Eleanor Xiniwe of the African Choir, 1891

Colorization by Manos Athanasiadis

Colorization by Manos Athanasiadis

Mrs Eleanor Xiniwe (nee Ndwanya) of the African Choir, 1891. Photographed by London Stereoscopic Company studios. Courtesy of Hulton Archive/Getty Images

Mrs Eleanor Xiniwe (nee Ndwanya) of the African Choir, 1891 (Photographed by London Stereoscopic Company studios. Courtesy of Hulton Archive/Getty Images)

The African Choir were a group of young South African singers that toured Britain between 1891 and 1893. Inspired by Orpheus M. McAdoo’s Virginia Jubilee Singers, they were a Christian choir on a mission to raise funds for a technical school in Kimberley in the Cape Colony (South Africa). The Choir’s members, drawn from seven different South African tribes, included Paul Xiniwe and his wife Eleanor, Sannie Koopman, Charlotte Makhomo Manye, Johanna Jonkers, Josiah Semouse and a Miss Gwashu. Their best known performance was before Queen Victoria at Osborne House, the royal residence on the Isle of Wight.

(Mrs. Eleanor Xiniwe) is a young lady-like, native woman, the regularity of whose features despite her sable complexion, vies with most European faces, and who has dignified and rather stately manners. – London Illustrated News, August 29, 1891

The Illustrated London News, August 29, 1891

The Illustrated London News, August 29, 1891

At some point during their stay, they visited the studio of the London Stereoscopic Company to have group and individual portraits made on plate-glass negatives. They are the first black people ever photographed in Britain. That long-lost series of photographs, unseen for 120 years, was the dramatic centrepiece of an illuminating new exhibition called Black Chronicles II. “The portraits were last shown in the London Illustrated News in 1891,” says Renee Mussai, who has co-curated the show at London’s Rivington Place alongside Mark Sealy MBE, director of Autograph ABP, a foundation that focuses on black cultural identity often through the use of overlooked archives. “The Hulton Archive, where they came from, did not even know they existed until we uncovered them while excavating their archive as part of our research project.”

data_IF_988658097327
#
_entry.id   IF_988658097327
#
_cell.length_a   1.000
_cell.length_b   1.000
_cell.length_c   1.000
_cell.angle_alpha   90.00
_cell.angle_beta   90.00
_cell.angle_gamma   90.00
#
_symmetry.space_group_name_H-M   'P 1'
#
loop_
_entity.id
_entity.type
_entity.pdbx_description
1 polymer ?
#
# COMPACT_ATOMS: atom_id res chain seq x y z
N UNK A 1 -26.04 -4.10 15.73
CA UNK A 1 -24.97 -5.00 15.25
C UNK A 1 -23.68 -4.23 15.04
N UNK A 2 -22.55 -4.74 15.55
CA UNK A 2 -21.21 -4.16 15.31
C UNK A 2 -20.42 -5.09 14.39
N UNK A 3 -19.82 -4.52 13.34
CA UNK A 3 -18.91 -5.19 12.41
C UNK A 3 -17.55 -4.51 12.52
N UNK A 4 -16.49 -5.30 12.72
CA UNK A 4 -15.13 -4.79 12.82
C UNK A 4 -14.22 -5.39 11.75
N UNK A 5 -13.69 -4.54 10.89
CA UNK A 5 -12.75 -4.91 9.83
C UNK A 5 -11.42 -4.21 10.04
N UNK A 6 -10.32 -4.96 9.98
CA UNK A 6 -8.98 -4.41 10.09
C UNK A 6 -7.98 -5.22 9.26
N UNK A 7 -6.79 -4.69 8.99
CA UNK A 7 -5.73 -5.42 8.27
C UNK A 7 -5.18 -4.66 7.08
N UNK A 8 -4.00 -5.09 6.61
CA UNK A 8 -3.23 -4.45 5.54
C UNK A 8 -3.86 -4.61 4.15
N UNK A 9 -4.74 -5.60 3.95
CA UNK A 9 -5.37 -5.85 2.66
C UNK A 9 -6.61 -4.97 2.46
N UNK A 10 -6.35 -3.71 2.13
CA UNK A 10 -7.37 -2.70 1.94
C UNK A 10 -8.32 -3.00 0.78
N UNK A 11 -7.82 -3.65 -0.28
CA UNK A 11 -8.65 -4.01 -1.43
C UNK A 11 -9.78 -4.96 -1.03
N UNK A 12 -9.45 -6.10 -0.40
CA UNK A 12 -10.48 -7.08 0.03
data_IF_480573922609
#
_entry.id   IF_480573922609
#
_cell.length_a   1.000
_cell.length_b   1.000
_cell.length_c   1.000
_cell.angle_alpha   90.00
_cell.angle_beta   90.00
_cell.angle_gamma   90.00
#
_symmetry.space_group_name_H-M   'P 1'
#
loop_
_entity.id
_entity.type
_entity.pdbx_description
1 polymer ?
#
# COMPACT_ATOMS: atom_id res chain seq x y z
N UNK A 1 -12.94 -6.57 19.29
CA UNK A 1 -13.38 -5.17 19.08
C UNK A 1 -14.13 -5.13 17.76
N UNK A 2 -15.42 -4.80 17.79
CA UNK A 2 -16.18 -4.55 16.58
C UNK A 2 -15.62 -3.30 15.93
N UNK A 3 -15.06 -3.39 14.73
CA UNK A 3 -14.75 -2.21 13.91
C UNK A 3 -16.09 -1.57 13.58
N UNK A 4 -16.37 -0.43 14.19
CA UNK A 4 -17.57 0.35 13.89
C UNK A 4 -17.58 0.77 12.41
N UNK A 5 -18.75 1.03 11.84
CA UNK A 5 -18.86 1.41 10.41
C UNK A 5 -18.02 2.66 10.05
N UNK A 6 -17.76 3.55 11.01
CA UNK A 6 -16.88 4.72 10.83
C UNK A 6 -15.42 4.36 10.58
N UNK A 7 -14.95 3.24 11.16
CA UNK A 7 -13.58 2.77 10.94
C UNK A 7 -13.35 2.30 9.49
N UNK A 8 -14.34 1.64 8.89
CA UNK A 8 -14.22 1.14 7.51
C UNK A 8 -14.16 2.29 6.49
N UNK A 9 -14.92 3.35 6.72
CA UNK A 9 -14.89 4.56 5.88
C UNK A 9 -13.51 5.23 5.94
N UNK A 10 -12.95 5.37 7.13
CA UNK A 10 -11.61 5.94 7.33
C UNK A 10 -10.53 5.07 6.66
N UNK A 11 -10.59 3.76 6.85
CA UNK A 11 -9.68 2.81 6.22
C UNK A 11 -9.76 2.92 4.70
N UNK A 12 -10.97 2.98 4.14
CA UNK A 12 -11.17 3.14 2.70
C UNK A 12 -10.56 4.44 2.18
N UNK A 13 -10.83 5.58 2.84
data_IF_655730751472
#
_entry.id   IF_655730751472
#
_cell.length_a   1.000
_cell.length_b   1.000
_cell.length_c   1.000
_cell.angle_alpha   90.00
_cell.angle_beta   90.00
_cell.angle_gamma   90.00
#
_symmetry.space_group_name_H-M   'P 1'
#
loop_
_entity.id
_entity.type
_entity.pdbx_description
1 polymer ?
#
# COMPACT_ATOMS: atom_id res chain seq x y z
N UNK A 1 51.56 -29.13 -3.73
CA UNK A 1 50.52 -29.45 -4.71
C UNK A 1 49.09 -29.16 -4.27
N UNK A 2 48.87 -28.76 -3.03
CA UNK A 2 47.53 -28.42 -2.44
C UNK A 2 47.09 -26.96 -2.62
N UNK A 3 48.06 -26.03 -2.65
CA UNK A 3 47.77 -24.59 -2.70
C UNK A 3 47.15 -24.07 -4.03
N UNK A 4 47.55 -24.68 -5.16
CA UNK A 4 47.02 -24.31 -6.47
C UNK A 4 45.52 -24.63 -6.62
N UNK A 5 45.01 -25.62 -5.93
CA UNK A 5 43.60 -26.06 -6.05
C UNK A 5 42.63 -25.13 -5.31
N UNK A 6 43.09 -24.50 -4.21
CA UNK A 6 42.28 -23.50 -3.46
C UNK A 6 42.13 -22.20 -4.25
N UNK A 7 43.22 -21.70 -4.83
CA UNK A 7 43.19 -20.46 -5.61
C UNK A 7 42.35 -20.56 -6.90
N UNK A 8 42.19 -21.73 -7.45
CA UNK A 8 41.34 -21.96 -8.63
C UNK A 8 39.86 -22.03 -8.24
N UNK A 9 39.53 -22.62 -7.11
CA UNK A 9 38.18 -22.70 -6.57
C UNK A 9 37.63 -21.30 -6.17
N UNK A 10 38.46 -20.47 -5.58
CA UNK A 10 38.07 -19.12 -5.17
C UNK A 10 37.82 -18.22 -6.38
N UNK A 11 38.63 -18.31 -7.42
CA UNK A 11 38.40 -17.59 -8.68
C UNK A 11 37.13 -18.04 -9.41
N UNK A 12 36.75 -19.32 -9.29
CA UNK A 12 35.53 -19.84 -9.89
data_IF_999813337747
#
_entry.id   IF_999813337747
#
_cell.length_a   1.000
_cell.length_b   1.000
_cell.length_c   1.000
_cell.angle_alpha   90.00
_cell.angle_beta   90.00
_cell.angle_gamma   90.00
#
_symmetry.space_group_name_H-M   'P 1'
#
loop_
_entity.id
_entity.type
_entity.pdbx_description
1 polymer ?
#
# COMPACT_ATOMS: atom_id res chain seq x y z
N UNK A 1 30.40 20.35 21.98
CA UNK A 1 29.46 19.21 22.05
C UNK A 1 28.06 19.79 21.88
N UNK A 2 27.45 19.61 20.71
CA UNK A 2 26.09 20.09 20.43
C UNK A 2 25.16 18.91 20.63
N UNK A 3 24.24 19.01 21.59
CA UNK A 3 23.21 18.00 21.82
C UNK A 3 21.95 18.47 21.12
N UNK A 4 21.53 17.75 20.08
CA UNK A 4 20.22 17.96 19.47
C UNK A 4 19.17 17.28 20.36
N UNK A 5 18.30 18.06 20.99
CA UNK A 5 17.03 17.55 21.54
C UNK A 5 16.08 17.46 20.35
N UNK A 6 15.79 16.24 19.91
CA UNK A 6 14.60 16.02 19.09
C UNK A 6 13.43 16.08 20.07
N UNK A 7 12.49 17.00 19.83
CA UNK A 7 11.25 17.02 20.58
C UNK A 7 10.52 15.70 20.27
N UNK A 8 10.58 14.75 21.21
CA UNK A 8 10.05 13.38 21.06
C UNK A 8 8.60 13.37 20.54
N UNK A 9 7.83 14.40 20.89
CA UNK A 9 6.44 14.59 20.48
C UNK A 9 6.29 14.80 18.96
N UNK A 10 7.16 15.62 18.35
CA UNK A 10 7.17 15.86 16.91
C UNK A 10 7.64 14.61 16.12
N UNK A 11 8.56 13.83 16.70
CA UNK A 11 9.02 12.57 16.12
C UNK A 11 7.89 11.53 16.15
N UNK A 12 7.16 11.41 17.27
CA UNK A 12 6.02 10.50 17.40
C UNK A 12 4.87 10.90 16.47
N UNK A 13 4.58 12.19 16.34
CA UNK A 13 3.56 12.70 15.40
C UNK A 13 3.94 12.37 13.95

The London Stereoscopic and Photographic Company specialised in carte de visites – small photographs printed on cards that were often traded by collectors or used by performers for publicity purposes – and, as their name suggests, they were all in stereo which, when seen through a special viewer, gave the illusion of a three-dimensional photograph.
Sources:
Guardian
Autograph ABP: Black Chronicles II
Lasca Sartoris.tumblr.com

 

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One thought on “Eleanor Xiniwe of the African Choir, 1891

  1. Pingback: Photographic portraits of black lives and experiences in nineteenth and early twentieth-century Britain | Goldtop

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